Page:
Kaspersky products allegedly have vulnerabilities that invite abuse by websites, but it denies claim
Cybersecurity firm Kaspersky Lab is alleged to have vulnerabilities in its software that expose its application programming interface to abuse by websites.
First documented Monday by cybersecurity researcher Wladimir Palant, the vulnerabilities were found in software including Kaspersky Internet Security 2019.
Palant says that he first uncovered the vulnerabilities and security issues in December last year. Although Kaspersky addressed some of the issues in an update in July 2019, other vulnerabilities remain and new vulnerabilities have since been discovered.
“When I tried the new Kaspersky Internet Security 2020, extracting the secret from injected scripts was still trivial and the main challenge was adapting my proof-of-concept code to changes in the API calling convention,” Palant told ZDNet. “Frankly, I cannot blame Kaspersky developers for not even trying — I think that defending their scripts in an environment that they cannot control is a lost cause.”
Kaspersky denied the claim, saying in a blog post Monday that it has already fixed the security issues raised by Palant in the web protection component of its products and product extensions for Google Chrome.
Kaspersky did concede that “no matter how thorough the preventive measures are, little buggies manage to sneak in — and no software product in the world can completely get rid of them at the preventive stage.” But vulnerabilities in software provided by a cybersecurity company is never a good look.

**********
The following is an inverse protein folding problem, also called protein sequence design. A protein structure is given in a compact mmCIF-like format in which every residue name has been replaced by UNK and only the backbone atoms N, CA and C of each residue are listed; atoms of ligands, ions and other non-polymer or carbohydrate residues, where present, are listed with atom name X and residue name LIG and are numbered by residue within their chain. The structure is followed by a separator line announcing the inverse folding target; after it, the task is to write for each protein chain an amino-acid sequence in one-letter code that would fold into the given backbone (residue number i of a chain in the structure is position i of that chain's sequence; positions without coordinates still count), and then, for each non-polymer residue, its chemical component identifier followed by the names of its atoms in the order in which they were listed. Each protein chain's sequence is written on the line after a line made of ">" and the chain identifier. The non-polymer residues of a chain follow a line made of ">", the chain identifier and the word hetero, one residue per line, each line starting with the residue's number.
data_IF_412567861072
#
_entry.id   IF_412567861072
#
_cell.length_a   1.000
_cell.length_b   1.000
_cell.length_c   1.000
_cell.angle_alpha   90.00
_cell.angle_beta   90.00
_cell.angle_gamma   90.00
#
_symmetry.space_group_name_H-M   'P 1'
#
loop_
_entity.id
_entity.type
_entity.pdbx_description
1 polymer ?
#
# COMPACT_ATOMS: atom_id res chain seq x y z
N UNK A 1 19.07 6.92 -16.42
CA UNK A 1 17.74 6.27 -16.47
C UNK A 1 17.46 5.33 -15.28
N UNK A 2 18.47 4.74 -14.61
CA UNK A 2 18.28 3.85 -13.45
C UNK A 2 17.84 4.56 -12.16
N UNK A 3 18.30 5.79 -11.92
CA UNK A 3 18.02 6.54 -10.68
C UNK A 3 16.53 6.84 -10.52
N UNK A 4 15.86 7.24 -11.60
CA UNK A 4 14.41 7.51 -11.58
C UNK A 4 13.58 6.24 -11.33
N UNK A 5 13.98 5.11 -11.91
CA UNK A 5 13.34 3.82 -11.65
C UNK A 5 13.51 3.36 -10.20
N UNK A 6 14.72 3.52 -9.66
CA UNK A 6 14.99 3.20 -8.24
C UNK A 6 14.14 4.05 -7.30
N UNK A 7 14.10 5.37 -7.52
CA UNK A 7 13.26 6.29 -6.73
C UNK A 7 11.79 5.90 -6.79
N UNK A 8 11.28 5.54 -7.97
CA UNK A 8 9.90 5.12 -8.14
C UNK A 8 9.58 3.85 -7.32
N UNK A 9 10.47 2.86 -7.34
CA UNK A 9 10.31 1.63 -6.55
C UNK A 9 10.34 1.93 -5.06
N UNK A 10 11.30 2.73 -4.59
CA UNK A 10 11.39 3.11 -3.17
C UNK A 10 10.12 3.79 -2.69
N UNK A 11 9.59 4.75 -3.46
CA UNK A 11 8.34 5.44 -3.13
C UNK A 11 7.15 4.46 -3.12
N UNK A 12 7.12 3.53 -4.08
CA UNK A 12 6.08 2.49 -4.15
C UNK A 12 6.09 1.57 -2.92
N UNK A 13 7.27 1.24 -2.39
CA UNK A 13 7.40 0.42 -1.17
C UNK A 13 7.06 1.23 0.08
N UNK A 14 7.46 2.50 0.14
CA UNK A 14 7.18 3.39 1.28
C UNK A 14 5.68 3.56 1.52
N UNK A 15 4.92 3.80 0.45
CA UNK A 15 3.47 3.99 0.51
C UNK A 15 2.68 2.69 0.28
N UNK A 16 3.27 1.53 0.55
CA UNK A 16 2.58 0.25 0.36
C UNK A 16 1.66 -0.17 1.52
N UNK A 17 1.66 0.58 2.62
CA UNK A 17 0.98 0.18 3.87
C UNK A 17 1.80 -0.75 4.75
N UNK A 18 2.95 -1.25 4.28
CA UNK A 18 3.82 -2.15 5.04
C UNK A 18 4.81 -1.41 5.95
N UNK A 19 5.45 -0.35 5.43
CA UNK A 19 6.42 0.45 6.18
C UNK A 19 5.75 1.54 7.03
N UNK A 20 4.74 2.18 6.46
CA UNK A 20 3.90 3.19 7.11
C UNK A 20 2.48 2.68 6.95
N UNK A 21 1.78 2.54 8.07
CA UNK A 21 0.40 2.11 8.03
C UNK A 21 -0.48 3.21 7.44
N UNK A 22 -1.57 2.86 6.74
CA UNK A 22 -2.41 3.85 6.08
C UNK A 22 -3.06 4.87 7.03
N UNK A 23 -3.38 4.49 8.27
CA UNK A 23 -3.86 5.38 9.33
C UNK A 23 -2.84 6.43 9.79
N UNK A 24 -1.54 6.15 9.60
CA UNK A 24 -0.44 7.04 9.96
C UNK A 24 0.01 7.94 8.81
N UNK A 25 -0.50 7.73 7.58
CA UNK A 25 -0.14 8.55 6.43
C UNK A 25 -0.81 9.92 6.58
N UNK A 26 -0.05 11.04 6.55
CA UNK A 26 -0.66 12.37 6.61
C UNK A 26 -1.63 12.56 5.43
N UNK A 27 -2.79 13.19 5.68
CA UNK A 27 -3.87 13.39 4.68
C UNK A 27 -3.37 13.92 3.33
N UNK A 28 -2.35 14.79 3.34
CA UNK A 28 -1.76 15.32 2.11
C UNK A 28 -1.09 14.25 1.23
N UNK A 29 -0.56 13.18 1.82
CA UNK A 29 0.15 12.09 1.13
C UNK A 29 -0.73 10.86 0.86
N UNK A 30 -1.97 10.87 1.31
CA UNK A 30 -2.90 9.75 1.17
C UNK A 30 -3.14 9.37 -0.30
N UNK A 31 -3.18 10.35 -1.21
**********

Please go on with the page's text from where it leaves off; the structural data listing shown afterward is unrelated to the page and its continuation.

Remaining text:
“Antivirus and other security technologies are a hugely valuable attack surface,” Craig Young, computer security researcher for cybersecurity firm Tripwire Inc.’s vulnerability and exposure research team ,told SiliconANGLE. “These systems are a common target for adversarial exploitation because they typically have a lot of access and will process dangerous inputs with minimal user interaction.”
Young said he’s generally opposed to deploying technologies that intercept and modify web traffic. But he added, “The fact of the matter is that there are simply too many ways in which this can go wrong and oftentimes the perceived security benefits are negated by the extensive risk they introduce.”
Kaspersky has been a subject of drama in the past, permanently banned from providing services to the U.S. government over concerns about its links to the Russian government. Despite the ban, the company has also been a good citizen, helping the U.S. National Security Agency catch a data-stealing contractor in January.
Photo: Wikimedia Commons
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